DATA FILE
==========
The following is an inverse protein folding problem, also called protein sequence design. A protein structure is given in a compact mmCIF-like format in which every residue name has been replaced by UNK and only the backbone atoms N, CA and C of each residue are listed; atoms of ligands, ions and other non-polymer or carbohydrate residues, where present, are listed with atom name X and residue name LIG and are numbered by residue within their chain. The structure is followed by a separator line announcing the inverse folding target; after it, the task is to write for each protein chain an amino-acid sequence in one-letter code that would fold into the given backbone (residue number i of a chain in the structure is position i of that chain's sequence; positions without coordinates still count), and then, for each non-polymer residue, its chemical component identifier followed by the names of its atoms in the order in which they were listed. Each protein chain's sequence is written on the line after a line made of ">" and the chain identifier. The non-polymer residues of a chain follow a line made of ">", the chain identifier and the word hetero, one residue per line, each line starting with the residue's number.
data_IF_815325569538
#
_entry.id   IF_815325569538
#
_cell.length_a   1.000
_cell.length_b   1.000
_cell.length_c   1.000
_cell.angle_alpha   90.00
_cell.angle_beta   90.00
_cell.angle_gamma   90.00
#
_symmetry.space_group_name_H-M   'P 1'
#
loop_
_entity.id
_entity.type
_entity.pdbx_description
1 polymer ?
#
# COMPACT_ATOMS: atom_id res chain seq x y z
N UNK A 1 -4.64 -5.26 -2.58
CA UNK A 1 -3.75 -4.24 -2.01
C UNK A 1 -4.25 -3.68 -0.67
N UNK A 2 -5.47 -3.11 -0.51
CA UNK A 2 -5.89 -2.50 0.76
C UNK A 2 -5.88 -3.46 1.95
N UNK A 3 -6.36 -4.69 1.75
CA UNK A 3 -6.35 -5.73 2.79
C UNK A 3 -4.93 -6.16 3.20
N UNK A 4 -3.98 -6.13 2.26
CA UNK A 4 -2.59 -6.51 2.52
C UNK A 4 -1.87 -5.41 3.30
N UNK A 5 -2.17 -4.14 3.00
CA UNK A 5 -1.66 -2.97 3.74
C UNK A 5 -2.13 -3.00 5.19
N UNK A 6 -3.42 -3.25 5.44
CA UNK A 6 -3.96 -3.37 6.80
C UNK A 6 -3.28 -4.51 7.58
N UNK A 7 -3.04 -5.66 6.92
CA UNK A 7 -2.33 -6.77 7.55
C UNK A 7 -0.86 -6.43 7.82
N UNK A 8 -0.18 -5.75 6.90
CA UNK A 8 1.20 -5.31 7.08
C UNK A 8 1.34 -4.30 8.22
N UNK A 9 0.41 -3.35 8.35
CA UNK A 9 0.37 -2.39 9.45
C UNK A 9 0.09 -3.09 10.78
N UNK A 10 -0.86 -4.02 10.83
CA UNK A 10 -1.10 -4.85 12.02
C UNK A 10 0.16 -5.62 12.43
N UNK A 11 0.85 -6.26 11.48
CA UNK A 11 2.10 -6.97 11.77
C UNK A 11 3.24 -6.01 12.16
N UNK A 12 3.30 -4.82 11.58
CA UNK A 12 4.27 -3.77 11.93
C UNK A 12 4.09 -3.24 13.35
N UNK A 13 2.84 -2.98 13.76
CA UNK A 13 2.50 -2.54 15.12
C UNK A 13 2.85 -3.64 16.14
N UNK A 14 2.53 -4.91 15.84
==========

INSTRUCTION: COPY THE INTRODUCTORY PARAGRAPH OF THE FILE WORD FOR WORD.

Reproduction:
The following is an inverse protein folding problem, also called protein sequence design. A protein structure is given in a compact mmCIF-like format in which every residue name has been replaced by UNK and only the backbone atoms N, CA and C of each residue are listed; atoms of ligands, ions and other non-polymer or carbohydrate residues, where present, are listed with atom name X and residue name LIG and are numbered by residue within their chain. The structure is followed by a separator line announcing the inverse folding target; after it, the task is to write for each protein chain an amino-acid sequence in one-letter code that would fold into the given backbone (residue number i of a chain in the structure is position i of that chain's sequence; positions without coordinates still count), and then, for each non-polymer residue, its chemical component identifier followed by the names of its atoms in the order in which they were listed. Each protein chain's sequence is written on the line after a line made of ">" and the chain identifier. The non-polymer residues of a chain follow a line made of ">", the chain identifier and the word hetero, one residue per line, each line starting with the residue's number.